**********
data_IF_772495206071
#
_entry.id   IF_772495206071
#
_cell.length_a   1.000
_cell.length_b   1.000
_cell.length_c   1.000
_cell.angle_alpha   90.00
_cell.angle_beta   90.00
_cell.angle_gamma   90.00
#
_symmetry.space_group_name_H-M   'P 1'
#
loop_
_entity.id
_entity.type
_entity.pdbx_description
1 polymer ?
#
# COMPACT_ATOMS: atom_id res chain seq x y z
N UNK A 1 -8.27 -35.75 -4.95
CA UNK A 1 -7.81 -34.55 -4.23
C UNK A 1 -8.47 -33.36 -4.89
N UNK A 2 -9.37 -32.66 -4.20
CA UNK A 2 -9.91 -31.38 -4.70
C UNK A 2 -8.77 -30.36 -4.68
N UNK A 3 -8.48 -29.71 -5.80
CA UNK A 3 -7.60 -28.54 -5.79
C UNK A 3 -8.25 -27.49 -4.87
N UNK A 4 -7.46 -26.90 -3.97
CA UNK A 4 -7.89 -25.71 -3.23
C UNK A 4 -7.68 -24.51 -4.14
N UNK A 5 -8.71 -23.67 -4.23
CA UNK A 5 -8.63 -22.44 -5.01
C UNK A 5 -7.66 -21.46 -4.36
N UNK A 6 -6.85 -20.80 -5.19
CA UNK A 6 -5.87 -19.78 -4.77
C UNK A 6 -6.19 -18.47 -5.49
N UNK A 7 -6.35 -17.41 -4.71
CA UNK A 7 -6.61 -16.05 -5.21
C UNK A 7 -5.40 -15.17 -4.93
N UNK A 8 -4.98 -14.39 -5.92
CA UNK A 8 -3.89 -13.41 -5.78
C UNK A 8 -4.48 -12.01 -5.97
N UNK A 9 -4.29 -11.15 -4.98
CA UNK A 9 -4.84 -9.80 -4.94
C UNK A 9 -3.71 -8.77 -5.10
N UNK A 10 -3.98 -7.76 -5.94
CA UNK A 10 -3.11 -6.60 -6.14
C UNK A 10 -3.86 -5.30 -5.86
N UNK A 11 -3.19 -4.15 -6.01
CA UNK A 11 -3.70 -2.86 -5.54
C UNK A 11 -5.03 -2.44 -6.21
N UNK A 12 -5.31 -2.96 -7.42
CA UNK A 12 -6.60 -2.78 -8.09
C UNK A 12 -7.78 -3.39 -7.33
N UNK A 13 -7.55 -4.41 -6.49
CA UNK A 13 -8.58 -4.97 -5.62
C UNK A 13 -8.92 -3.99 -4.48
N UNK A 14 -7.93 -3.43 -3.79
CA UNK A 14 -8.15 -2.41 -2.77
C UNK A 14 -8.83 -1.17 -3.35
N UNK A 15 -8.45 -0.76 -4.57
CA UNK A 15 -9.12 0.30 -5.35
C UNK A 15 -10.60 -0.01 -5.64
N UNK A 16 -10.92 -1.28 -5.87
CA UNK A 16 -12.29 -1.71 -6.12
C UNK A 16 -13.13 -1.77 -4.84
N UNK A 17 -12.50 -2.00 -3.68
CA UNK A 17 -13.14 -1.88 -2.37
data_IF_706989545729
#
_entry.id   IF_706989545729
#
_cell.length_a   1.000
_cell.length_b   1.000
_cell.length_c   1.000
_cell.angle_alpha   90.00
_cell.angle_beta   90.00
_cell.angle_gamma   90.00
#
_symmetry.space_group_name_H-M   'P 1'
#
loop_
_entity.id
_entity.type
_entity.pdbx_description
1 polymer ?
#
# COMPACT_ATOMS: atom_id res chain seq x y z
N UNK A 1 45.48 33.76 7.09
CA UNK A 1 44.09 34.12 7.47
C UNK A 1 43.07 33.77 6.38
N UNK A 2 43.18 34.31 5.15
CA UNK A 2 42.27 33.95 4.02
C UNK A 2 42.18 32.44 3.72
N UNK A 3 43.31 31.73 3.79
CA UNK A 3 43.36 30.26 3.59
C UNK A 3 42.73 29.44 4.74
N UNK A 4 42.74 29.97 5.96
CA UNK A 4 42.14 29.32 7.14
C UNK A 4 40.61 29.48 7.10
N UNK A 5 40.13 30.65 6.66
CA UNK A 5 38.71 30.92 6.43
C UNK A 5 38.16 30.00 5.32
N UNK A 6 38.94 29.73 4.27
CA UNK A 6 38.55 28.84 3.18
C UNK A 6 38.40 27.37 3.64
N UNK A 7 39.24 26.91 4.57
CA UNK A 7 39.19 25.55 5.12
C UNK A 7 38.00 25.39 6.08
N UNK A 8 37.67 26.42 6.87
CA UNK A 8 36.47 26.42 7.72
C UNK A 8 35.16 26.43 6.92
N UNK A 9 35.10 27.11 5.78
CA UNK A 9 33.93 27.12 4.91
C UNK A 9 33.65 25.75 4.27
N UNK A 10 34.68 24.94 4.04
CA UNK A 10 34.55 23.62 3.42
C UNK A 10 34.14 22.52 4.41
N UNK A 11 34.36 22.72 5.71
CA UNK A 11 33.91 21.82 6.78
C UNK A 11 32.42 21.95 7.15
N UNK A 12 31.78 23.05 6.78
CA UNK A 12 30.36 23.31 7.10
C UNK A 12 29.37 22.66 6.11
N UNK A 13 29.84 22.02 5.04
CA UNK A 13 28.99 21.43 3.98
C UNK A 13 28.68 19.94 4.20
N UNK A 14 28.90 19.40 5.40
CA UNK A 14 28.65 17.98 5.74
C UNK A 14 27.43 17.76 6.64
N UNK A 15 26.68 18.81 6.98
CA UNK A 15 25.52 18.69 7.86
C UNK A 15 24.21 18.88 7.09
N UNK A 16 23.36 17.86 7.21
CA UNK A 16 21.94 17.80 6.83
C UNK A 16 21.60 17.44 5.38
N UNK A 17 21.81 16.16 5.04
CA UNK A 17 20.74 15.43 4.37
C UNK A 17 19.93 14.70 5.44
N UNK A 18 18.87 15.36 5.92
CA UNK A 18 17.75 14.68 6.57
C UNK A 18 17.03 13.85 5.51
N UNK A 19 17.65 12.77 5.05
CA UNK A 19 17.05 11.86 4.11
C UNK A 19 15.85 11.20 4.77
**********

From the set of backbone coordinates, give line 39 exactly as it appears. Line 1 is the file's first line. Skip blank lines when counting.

N UNK A 7 -6.35 -17.41 -4.71